Lately, I have been thinking a lot about what it is that draws people to religion or, as is often the case, what pushes them away. There is, and we shall explore this a bit further, a theory that people come to religion to feel the comfort of home, to see their values given expression in prayer, ritual and community. By this formulation, religion is a form of self-affirmation in that religion must accommodate the values we hold dear. There is, however, another side of the discussion, a side that says that when people come to religion, whether it is here in the sanctuary, in their homes or elsewhere, they do so not to affirm the familiar, but just the opposite. People come to religion because it engages a totally different muscle group and set of expectations. The rites and rituals of any faith tradition are supposed to be a bit irrational, they are intended to make us feel out of place. After all, what is the point of religion if not to give expression to the sacred, the unfamiliar, or to use the technical term – the numinous? Read any study of popular religion from the Good Friday Stations of the Cross on the Lower East side, to the Madonna of 115th street in Old Italian Harlem, to evangelical healing services, and you will learn that that the strongest and most enduring forms of religious expression are most often the ones that are beyond explanation, neither seeking nor desiring to conform to our weekday ethic.

This is what this Shabbat is all about. Shabbat Parah, a special Torah reading and Haftarah reading devoted to a ritual that defies explanation – the Red Heifer. It is meant to be a purification ritual, a reminder of our own preparations for the upcoming holiday of Passover. In this rite, the blood of a red cow is burned with the cow’s body and the ashes are used as an ongoing instrument of purification, while the person who burns the cow himself becomes impure. It is paradoxical, it is unintelligible and it is to be obeyed. It is a perennial puzzle for countless scholars who have sought to explain it. But when all is said and done, I think it was our own rabbis who were the closest to understanding its meaning when they explained that the whole point of the ritual is that it is not meant to be understood. It is the paradigmatic example of the ritual law that defies explanation – in Hebrew, a hok. King Solomon, the wisest of all, the midrash tells us, was baffled by the Red Heifer. There is even a rabbinic story that when Moses ascended on high he saw God studying God’s own law, pondering the meaning of law of the Red Heifer. (Numbers Rabbah 19:7) Surely if God, Godself, can’t figure it out, then who are we to think that we can? It is, according to the Tosafot, akin to the power of a lover’s kiss, which can never be explained but only experienced. (Avodah Zarah 35a)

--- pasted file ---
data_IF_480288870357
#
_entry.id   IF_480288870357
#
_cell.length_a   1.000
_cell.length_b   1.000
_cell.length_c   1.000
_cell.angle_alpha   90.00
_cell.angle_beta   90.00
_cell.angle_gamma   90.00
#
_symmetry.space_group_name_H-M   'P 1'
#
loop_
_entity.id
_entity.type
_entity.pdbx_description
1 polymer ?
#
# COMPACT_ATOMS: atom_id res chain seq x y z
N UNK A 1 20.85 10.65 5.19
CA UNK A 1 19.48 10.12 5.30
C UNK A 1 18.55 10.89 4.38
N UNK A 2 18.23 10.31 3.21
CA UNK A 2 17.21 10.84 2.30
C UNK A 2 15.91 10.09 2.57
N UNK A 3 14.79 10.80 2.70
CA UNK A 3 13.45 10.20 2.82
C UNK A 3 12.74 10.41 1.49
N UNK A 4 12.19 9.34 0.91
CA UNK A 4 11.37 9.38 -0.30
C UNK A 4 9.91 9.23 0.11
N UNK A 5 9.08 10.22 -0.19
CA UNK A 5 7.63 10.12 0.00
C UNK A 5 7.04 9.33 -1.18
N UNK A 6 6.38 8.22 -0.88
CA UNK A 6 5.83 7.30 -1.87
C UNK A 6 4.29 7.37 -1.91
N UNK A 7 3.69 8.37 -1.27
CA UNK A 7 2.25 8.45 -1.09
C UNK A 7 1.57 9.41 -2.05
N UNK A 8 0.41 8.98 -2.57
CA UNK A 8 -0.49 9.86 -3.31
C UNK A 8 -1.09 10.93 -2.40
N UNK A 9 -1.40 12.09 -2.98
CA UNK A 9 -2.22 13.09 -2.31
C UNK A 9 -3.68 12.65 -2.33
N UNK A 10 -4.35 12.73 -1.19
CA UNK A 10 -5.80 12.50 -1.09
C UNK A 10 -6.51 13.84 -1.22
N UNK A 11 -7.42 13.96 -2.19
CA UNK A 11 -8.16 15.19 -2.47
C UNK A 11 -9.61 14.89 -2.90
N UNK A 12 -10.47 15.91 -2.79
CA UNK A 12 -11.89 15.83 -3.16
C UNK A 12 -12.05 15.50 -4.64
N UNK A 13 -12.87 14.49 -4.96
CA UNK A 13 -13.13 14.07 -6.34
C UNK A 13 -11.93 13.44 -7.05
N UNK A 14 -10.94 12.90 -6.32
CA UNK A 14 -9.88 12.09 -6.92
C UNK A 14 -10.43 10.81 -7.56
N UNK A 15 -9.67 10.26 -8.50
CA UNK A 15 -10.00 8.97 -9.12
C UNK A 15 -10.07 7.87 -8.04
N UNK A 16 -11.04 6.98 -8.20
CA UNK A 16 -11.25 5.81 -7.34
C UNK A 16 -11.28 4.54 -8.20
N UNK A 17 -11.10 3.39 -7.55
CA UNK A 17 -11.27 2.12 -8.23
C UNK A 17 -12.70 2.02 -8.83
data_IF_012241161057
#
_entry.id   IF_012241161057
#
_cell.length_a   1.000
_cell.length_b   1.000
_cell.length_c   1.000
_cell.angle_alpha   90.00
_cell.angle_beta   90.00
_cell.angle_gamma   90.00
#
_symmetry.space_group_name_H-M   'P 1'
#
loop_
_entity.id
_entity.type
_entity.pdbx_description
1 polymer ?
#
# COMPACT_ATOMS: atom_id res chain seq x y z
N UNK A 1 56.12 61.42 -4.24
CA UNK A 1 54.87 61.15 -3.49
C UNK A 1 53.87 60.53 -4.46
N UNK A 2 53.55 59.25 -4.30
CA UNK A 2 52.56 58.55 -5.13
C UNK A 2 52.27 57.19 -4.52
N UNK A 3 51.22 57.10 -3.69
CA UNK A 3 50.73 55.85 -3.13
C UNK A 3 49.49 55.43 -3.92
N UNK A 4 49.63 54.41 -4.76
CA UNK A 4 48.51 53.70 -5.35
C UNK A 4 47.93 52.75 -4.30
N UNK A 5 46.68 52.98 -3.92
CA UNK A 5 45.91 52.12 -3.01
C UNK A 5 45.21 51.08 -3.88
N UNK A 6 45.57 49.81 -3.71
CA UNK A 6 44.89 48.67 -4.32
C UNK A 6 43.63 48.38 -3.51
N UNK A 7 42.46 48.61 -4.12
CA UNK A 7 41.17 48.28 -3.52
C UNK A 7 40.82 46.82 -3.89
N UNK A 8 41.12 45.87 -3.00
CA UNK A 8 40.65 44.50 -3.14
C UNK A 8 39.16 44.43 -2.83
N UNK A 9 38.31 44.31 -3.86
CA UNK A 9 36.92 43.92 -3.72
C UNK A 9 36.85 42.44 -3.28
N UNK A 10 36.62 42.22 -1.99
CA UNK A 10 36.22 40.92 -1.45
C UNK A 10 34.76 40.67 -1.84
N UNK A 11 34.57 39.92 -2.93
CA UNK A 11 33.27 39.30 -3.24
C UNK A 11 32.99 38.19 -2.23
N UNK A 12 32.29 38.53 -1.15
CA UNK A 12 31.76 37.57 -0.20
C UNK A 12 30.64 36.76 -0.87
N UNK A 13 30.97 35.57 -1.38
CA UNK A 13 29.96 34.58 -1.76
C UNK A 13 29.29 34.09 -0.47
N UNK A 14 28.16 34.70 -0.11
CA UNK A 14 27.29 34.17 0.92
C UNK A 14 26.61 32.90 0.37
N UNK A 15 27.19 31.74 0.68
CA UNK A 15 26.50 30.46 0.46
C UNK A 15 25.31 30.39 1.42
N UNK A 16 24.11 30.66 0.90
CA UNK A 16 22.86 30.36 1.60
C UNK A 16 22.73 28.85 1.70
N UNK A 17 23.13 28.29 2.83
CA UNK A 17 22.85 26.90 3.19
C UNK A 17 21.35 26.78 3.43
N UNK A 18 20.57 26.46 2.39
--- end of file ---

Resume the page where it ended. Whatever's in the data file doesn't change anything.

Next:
The Red Heifer ritual reminds us that while it may be reasonable to hope that our ritual life squares up neatly with our day-to-day life, when it comes to religion, reason is hardly the determinative variable. When people come to religion, they aren’t seeking to have all their choices affirmed. If that were the case, they would go to the self-help section of the bookstore, watch Oprah or stare at the mirror. People arrive at synagogue because within each of us there is a longing for the sacred, for the transcendent, for the truths that elude our rational selves. Religion is meant to connect us back to a mythical past and into a future beyond well our time on earth. Read any theorist of religion, Durkheim, Geertz, Eliade. All of them say what you and I know in our hearts to be true. Ritual and religion are not there to accommodate us. Rather we come to religion in order to experience an authentic dialogue with that which lies beyond our comprehension.

If you want to know who knows this better than anyone else, then you need look no further than your local Chabad house. Chabad, God bless them, make no bones about it. Come as you are, do whatever you want to do in your private sphere, but when you walk into a Chabad house, we promise you it will be brimming with authenticity. Chabad knows that this world is full of Davids, people who want to make their own choices in the private sphere, but when they do access religious living, they want it to be Torah-true. Chabad dresses the part, they claim to be the real deal, their theology is oblivious to the last 200 years of western thought and they make no judgments about who you are and where you came from. And you know what? Surprise surprise, they are the fastest growing segment of American Jewish life.